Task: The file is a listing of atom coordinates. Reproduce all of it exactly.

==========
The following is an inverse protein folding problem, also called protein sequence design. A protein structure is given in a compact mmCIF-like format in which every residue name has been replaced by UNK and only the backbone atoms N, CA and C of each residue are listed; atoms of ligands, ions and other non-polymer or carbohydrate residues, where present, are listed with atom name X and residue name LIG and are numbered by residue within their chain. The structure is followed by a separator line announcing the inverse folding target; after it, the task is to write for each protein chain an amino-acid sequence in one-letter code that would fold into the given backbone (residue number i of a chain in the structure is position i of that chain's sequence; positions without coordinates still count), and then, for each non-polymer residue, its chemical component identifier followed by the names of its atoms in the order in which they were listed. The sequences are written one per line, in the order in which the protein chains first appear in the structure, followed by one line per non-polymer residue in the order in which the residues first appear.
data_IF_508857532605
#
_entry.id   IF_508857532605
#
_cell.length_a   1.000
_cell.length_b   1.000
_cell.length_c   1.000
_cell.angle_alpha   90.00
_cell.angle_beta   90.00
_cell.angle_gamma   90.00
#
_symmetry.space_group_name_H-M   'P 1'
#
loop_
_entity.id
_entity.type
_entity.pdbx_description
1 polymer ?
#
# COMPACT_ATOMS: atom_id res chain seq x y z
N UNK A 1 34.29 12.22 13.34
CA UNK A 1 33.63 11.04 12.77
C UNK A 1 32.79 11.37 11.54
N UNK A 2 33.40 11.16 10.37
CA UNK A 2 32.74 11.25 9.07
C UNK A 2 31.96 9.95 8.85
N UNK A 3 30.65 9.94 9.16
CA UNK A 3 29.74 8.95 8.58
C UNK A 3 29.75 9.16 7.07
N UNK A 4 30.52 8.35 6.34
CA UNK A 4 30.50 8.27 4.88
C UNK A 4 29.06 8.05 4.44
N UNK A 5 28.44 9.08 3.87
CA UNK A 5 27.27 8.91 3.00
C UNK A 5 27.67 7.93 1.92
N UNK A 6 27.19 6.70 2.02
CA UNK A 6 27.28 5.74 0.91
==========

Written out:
The following is an inverse protein folding problem, also called protein sequence design. A protein structure is given in a compact mmCIF-like format in which every residue name has been replaced by UNK and only the backbone atoms N, CA and C of each residue are listed; atoms of ligands, ions and other non-polymer or carbohydrate residues, where present, are listed with atom name X and residue name LIG and are numbered by residue within their chain. The structure is followed by a separator line announcing the inverse folding target; after it, the task is to write for each protein chain an amino-acid sequence in one-letter code that would fold into the given backbone (residue number i of a chain in the structure is position i of that chain's sequence; positions without coordinates still count), and then, for each non-polymer residue, its chemical component identifier followed by the names of its atoms in the order in which they were listed. The sequences are written one per line, in the order in which the protein chains first appear in the structure, followed by one line per non-polymer residue in the order in which the residues first appear.
data_IF_508857532605
#
_entry.id   IF_508857532605
#
_cell.length_a   1.000
_cell.length_b   1.000
_cell.length_c   1.000
_cell.angle_alpha   90.00
_cell.angle_beta   90.00
_cell.angle_gamma   90.00
#
_symmetry.space_group_name_H-M   'P 1'
#
loop_
_entity.id
_entity.type
_entity.pdbx_description
1 polymer ?
#
# COMPACT_ATOMS: atom_id res chain seq x y z
N UNK A 1 34.29 12.22 13.34
CA UNK A 1 33.63 11.04 12.77
C UNK A 1 32.79 11.37 11.54
N UNK A 2 33.40 11.16 10.37
CA UNK A 2 32.74 11.25 9.07
C UNK A 2 31.96 9.95 8.85
N UNK A 3 30.65 9.94 9.16
CA UNK A 3 29.74 8.95 8.58
C UNK A 3 29.75 9.16 7.07
N UNK A 4 30.52 8.35 6.34
CA UNK A 4 30.50 8.27 4.88
C UNK A 4 29.06 8.05 4.44
N UNK A 5 28.44 9.08 3.87
CA UNK A 5 27.27 8.91 3.00
C UNK A 5 27.67 7.93 1.92
N UNK A 6 27.19 6.70 2.02
CA UNK A 6 27.28 5.74 0.91